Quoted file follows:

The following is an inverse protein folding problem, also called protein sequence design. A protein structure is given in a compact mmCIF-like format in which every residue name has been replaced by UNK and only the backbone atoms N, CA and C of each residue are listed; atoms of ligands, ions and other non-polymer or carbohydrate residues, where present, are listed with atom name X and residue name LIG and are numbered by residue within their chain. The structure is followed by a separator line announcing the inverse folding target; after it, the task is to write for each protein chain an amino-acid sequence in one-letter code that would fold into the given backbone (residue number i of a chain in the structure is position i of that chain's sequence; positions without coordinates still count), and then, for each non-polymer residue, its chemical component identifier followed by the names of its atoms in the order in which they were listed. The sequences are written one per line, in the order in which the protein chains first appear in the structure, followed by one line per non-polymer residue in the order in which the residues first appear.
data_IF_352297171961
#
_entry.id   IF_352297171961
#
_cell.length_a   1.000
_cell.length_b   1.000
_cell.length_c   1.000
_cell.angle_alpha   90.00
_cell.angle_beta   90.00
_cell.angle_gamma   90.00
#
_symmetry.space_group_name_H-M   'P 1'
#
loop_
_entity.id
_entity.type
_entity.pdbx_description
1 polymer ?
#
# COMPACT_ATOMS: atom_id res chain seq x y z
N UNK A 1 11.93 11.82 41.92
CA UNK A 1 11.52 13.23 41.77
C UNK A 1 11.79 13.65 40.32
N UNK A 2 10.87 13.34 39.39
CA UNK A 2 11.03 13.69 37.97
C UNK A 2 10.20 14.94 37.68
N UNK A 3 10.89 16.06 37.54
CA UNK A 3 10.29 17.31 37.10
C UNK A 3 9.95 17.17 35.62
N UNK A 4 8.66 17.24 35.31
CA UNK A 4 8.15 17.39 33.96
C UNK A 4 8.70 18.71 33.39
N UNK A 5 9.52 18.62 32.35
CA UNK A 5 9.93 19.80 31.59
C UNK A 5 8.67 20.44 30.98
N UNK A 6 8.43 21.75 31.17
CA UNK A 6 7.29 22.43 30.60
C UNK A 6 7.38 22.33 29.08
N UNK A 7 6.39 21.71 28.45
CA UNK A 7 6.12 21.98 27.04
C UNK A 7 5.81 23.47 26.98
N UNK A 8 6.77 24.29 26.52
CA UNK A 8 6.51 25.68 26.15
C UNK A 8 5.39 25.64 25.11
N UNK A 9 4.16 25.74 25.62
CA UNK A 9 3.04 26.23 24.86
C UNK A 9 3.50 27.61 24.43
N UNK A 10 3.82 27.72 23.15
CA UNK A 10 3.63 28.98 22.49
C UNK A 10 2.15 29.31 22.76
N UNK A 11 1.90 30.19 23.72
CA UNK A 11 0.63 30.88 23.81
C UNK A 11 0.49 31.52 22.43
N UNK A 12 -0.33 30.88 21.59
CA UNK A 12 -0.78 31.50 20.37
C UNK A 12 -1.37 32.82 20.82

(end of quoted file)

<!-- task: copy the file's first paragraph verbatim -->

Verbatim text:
The following is an inverse protein folding problem, also called protein sequence design. A protein structure is given in a compact mmCIF-like format in which every residue name has been replaced by UNK and only the backbone atoms N, CA and C of each residue are listed; atoms of ligands, ions and other non-polymer or carbohydrate residues, where present, are listed with atom name X and residue name LIG and are numbered by residue within their chain. The structure is followed by a separator line announcing the inverse folding target; after it, the task is to write for each protein chain an amino-acid sequence in one-letter code that would fold into the given backbone (residue number i of a chain in the structure is position i of that chain's sequence; positions without coordinates still count), and then, for each non-polymer residue, its chemical component identifier followed by the names of its atoms in the order in which they were listed. The sequences are written one per line, in the order in which the protein chains first appear in the structure, followed by one line per non-polymer residue in the order in which the residues first appear.